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Going Beyond Copper Interconnects.

The use of copper interconnect technology in integrated circuits uncovers a host of new challenges.

It has been nearly a year since IBM announced it developed a commercially viable process for using copper to interconnect integrated circuit elements. And while the process may have seemed novel a short time ago, copper interconnects has since become a standard feature of the current crop of new IC designs.

It's time to look ahead to see what semiconductor researchers are cooking up for the next generation. What new materials are about to become available? Why do we need them? How will we process them?

"We needed copper in the first place to decrease the interconnect resistance," says Shyam Murarka, core director at the Center for Advanced Interconnect Science and Technology at Rensselaer Polytechnic Institute, Troy, N.Y. Murarka's group at RPI was created a few years ago with funds from the newly formed Sematech. They were funded as a SCOE (Sematech Center of Excellence) with interconnect-related research, such as copper interconnect, low-K dielectric, and chemical mechanical planarization (CMP), as their specific mission.

Interconnects exhibit resistance-capacitance coupling, which causes delay in the circuit. If you can reduce the capacitance, as well as the resistance, you can achieve an even greater speed gain. A material's dielectric constant (K) determines the parasitic capacitance it introduces when used to insulate a transmission line, which is really all an interconnect via is. "We need copper to decrease the resistance and we need low-K dielectrics to decrease the capacitance," says Murarka.

"First we tried polymers, but IC fabricators have settled on a commercial material called SILK [a product of Dow Chemical, Coming, N.Y.], which brings the dielectric constant down from 4 for silicon dioxide to about 2.7. People are looking for dielectric constants of 1.5 in 5 to 7 years, so another generation of these materials will have to be developed."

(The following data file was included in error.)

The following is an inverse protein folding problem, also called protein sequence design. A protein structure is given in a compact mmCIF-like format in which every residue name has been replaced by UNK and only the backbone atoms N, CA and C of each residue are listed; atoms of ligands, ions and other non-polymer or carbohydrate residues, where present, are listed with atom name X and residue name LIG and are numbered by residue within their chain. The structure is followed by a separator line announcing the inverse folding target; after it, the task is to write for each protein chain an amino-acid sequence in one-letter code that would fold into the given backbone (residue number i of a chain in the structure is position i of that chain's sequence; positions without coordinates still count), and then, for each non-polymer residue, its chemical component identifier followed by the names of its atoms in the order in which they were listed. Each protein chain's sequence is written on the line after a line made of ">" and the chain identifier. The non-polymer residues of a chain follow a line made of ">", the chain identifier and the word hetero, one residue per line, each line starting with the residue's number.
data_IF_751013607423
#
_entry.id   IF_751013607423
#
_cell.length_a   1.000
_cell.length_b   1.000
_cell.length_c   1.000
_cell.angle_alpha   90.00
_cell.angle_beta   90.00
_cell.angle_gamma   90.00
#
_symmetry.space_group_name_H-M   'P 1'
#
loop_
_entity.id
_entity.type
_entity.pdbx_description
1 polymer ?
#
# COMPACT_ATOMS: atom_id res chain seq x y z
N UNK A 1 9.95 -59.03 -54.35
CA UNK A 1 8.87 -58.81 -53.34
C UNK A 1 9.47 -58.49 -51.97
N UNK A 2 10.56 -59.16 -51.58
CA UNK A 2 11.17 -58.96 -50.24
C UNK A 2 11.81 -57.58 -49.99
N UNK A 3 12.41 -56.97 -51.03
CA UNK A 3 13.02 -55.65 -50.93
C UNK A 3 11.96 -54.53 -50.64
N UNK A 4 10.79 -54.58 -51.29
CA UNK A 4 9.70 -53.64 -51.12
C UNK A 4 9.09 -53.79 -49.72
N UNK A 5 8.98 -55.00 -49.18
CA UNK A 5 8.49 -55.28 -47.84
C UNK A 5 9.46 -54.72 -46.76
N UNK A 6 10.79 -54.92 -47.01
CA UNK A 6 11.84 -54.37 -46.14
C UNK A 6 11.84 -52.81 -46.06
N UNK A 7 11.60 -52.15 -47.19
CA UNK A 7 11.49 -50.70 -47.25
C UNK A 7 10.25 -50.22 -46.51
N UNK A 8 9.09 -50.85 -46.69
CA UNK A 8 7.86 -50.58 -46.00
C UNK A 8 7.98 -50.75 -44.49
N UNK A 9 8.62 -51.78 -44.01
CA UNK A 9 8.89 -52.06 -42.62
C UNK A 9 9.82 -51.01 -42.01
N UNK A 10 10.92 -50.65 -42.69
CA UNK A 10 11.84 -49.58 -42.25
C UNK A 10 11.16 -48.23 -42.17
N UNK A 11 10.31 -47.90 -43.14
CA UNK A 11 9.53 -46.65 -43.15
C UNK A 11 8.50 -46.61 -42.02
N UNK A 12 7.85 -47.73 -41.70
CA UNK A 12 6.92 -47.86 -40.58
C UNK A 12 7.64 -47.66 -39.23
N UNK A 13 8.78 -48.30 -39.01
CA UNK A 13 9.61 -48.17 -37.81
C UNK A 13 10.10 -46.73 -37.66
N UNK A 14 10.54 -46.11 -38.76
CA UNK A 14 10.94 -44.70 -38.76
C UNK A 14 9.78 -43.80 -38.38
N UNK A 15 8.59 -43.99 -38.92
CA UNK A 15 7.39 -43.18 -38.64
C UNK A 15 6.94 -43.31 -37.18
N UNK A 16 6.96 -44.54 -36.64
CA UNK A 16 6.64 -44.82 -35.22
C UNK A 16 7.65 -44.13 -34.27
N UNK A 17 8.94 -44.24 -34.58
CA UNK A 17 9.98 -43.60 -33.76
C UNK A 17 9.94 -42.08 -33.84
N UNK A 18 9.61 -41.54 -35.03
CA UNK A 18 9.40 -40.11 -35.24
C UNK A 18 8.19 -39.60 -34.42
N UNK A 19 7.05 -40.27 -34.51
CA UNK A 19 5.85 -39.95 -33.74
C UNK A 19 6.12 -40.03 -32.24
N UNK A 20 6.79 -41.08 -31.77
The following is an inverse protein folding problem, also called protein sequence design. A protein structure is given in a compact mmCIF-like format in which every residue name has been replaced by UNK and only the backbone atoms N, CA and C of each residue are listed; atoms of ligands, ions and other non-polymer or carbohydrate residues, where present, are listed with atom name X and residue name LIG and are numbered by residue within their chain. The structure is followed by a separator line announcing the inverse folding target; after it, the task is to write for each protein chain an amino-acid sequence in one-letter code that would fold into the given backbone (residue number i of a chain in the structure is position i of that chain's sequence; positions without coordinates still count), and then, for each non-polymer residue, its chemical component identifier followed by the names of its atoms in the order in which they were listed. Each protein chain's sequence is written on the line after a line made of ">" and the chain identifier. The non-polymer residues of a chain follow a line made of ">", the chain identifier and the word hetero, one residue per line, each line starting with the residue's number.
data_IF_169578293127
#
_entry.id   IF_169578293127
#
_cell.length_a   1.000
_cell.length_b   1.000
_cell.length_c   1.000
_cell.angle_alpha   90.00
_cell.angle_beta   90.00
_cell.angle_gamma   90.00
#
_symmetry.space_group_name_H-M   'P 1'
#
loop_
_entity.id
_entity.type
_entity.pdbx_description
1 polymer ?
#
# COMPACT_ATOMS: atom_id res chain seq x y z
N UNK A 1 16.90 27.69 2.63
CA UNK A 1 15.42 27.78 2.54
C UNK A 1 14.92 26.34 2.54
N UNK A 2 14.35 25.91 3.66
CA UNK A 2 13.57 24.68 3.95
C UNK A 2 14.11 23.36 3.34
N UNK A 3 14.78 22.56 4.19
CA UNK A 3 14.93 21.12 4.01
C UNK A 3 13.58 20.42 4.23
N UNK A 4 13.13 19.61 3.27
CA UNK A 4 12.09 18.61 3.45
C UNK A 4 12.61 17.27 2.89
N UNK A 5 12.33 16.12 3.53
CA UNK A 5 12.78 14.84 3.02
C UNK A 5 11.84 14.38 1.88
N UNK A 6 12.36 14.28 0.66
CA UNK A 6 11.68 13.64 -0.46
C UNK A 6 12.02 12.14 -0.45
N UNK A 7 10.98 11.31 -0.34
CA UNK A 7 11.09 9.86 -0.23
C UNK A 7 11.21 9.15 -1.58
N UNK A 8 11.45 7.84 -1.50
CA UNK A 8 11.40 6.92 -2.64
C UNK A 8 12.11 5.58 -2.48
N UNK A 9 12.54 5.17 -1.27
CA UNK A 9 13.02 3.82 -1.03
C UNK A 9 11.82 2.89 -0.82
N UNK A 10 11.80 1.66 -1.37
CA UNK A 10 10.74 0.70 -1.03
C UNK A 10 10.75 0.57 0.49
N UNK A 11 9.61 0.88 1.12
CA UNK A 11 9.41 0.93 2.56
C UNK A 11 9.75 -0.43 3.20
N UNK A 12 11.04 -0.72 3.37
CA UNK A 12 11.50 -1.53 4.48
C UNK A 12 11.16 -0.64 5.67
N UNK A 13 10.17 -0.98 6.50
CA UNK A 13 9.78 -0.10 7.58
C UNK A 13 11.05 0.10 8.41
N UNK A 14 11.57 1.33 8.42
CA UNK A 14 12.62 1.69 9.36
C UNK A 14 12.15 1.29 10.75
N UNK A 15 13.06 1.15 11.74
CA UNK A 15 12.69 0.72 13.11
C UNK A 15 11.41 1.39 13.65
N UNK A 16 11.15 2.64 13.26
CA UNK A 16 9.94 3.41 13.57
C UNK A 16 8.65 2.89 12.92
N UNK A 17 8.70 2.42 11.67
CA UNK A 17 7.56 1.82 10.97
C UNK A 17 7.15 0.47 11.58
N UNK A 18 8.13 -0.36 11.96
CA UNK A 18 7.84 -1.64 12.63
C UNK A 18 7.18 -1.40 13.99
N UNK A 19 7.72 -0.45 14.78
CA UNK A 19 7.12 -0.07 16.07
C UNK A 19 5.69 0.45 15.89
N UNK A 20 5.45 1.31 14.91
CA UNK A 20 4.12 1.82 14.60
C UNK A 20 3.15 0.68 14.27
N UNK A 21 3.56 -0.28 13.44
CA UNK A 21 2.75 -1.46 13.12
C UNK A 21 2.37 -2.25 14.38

SILK stands for "Silicon Low-K." SILK's dielectric constant of 2.7 brings the distributed capacitance between these interconnect vias and adjacent structures down by almost 33%.

Another promising low-K material is aerogel made of silicon dioxide. While aerogels are made of relatively high-K silicon dioxide, they consist mainly of a lot of trapped air bubbles. Air's dielectric constant is very close to unity, which is theoretically as low as you can go. If you can mix silicon dioxide with lots of air bubbles, then you can get a very low dielectric constant.

Murarka's group is also looking at polymers and how to get them to have a dielectric constant less than 2. So far, the most promising low-K polymer is Teflon, with a dielectric constant of 1.9. However, Teflon is not the best choice from a materials-processing point of view.

The most important property a candidate material can have is, of course, that it's a good insulator. It also has to be compatible with the other materials the IC will be made of, it should be processable with the metal on it, and it should be reliable when built into a complex thin-film structure along with other materials.

Although planarization is important for making reliable semiconductor structures that perform as needed, Murarka believes it will be even more critical in the future.

"There are two ways to look at CMP," he says. "If you look at what industry has been doing, they have made CMP a bread-and-butter tool for fabricating multilevel structures. It makes those multilevel structures possible.